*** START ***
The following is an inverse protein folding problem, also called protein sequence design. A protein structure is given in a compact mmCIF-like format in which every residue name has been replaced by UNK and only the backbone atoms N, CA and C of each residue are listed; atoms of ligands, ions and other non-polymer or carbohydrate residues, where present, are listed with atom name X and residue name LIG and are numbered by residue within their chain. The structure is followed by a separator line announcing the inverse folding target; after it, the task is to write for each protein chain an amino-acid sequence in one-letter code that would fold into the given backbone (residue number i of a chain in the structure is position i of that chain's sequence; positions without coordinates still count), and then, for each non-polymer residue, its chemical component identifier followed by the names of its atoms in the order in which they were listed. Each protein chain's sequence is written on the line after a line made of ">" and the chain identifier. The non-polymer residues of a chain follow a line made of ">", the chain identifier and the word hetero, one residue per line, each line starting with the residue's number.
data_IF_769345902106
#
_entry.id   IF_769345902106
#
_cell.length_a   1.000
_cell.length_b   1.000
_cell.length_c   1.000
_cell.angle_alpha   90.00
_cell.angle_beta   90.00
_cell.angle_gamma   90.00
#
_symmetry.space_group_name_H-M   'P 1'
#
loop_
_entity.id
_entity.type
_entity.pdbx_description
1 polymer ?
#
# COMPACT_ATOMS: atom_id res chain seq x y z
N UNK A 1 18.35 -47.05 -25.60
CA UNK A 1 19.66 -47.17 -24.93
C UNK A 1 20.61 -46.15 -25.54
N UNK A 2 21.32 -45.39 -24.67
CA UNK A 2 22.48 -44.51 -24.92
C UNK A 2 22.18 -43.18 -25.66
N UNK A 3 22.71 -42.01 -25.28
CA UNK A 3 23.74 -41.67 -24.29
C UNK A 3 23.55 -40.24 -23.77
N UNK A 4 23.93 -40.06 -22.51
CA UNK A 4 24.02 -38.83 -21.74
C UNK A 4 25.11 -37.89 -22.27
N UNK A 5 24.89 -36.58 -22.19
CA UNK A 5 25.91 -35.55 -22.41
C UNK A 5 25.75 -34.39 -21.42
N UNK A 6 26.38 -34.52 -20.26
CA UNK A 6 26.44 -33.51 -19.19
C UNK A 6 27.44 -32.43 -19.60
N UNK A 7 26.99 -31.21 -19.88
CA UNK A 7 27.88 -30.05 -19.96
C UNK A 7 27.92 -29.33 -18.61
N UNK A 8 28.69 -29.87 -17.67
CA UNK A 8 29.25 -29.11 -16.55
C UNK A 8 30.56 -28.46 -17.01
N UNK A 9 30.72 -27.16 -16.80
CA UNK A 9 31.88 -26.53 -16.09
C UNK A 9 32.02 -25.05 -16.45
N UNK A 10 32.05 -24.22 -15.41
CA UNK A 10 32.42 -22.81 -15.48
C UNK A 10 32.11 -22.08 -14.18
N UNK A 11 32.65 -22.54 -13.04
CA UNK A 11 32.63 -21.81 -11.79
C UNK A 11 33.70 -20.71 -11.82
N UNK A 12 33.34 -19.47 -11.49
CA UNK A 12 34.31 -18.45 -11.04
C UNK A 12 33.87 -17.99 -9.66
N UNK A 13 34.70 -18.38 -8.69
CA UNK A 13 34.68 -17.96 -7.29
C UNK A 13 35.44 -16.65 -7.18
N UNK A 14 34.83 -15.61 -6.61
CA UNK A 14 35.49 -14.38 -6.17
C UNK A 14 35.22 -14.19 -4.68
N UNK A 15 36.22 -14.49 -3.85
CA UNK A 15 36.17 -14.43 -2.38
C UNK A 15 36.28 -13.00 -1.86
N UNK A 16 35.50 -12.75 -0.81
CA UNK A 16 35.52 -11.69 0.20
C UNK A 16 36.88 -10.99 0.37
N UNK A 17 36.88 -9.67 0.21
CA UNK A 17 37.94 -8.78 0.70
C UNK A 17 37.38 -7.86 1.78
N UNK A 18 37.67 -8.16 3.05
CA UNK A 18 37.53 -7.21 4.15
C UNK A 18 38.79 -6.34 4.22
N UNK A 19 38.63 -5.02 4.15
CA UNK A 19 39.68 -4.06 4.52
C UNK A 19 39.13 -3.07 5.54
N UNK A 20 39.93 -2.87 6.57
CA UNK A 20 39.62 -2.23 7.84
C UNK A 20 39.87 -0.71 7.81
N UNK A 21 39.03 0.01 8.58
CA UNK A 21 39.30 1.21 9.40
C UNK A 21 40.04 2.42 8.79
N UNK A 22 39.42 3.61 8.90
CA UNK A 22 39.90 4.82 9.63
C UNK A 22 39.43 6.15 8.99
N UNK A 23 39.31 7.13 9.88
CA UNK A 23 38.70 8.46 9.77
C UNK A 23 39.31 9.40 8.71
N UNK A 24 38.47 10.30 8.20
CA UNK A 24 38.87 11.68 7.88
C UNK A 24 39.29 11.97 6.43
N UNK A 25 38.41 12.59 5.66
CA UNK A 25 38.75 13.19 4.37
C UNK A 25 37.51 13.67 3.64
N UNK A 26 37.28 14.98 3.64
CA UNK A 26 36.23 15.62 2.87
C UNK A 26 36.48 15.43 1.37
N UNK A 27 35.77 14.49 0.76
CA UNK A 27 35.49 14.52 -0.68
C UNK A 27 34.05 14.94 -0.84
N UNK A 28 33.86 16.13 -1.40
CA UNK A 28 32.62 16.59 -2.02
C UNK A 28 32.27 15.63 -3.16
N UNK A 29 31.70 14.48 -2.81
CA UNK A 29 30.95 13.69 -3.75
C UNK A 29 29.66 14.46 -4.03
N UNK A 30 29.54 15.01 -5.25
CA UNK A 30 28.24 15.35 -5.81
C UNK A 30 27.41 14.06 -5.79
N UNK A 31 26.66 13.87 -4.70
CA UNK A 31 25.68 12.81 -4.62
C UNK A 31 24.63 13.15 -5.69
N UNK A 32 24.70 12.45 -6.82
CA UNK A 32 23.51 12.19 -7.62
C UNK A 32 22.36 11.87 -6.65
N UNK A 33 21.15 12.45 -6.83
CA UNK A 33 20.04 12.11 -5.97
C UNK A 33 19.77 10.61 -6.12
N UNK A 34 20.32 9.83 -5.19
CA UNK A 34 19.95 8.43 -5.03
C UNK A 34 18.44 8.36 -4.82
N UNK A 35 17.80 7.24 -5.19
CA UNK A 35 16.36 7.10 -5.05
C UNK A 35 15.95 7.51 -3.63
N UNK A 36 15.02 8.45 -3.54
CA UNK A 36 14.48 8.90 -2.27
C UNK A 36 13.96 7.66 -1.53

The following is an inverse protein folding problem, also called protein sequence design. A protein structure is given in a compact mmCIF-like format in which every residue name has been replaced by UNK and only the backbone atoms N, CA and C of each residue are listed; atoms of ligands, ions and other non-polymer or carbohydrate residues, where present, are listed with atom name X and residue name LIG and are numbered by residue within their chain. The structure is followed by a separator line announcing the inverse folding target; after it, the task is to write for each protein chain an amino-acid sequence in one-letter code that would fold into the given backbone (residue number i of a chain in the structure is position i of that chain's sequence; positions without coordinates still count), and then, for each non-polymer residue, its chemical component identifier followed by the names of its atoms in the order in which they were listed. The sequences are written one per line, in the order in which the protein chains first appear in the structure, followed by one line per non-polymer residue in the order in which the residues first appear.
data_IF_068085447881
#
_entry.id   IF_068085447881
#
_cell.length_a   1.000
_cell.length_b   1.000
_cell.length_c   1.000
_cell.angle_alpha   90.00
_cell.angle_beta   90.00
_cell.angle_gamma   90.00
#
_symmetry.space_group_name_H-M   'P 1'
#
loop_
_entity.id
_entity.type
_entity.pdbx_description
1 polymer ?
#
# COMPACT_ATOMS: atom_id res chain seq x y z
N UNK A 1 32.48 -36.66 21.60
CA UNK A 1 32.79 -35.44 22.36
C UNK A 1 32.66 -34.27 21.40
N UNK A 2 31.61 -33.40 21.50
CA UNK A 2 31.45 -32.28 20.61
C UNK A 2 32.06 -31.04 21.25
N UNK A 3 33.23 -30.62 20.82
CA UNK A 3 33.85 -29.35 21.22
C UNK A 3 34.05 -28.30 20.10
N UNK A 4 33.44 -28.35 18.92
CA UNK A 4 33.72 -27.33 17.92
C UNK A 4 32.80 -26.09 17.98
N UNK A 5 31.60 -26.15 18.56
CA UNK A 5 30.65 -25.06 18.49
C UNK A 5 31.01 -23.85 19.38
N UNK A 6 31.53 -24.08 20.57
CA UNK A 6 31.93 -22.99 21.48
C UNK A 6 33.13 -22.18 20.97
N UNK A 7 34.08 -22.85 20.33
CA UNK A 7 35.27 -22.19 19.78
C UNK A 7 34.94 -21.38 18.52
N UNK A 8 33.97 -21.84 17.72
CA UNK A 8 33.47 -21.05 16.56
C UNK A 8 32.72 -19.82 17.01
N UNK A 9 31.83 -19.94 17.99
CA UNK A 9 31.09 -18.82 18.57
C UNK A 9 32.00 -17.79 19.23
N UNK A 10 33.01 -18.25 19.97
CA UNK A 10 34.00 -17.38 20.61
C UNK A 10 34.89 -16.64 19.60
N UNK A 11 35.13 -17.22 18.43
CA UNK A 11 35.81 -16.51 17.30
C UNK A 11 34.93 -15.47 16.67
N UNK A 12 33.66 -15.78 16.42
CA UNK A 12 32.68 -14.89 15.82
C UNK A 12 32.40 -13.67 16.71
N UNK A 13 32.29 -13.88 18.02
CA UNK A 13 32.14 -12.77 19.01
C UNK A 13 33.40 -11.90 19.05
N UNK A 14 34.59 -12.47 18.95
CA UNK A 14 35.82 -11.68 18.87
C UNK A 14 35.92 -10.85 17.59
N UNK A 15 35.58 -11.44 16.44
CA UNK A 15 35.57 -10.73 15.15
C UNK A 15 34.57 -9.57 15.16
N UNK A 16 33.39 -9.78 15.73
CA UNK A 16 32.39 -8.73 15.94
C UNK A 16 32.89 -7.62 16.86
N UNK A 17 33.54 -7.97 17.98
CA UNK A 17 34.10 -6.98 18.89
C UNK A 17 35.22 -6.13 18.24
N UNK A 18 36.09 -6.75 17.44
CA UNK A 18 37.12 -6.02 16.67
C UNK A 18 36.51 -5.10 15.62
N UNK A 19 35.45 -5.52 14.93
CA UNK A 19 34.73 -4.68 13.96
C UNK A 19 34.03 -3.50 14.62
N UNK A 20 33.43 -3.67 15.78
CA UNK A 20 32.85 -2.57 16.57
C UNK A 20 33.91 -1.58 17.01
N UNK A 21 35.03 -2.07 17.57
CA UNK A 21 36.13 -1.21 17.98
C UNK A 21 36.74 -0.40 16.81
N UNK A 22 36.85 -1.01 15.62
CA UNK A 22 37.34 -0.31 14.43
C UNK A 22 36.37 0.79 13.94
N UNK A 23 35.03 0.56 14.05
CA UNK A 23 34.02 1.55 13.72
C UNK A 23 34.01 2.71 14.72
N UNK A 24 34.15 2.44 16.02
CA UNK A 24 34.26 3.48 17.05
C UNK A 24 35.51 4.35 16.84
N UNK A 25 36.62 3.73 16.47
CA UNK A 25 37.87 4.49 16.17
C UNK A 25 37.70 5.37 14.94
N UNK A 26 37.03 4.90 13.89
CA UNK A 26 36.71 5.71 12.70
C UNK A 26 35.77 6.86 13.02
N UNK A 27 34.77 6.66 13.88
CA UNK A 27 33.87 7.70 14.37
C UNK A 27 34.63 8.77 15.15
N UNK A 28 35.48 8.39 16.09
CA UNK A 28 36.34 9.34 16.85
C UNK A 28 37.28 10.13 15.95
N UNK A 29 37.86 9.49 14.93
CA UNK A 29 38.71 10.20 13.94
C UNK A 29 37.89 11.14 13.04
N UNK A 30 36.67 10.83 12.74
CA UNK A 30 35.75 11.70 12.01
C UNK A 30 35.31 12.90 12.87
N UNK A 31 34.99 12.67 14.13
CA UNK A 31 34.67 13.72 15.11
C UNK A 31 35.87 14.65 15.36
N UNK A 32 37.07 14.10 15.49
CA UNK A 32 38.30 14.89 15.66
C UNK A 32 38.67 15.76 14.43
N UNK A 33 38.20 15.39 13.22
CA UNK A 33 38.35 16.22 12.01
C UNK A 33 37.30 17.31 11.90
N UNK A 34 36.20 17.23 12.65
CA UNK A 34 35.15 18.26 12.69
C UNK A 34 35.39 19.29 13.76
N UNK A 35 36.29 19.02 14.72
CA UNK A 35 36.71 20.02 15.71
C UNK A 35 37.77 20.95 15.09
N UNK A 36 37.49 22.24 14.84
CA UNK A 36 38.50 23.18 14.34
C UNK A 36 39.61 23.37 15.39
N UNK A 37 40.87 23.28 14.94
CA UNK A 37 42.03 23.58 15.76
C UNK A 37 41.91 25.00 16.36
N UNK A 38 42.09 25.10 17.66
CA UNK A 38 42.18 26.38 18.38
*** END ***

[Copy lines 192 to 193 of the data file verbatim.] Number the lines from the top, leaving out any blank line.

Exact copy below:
C UNK A 14 35.92 -10.85 17.59
N UNK A 15 35.58 -11.44 16.44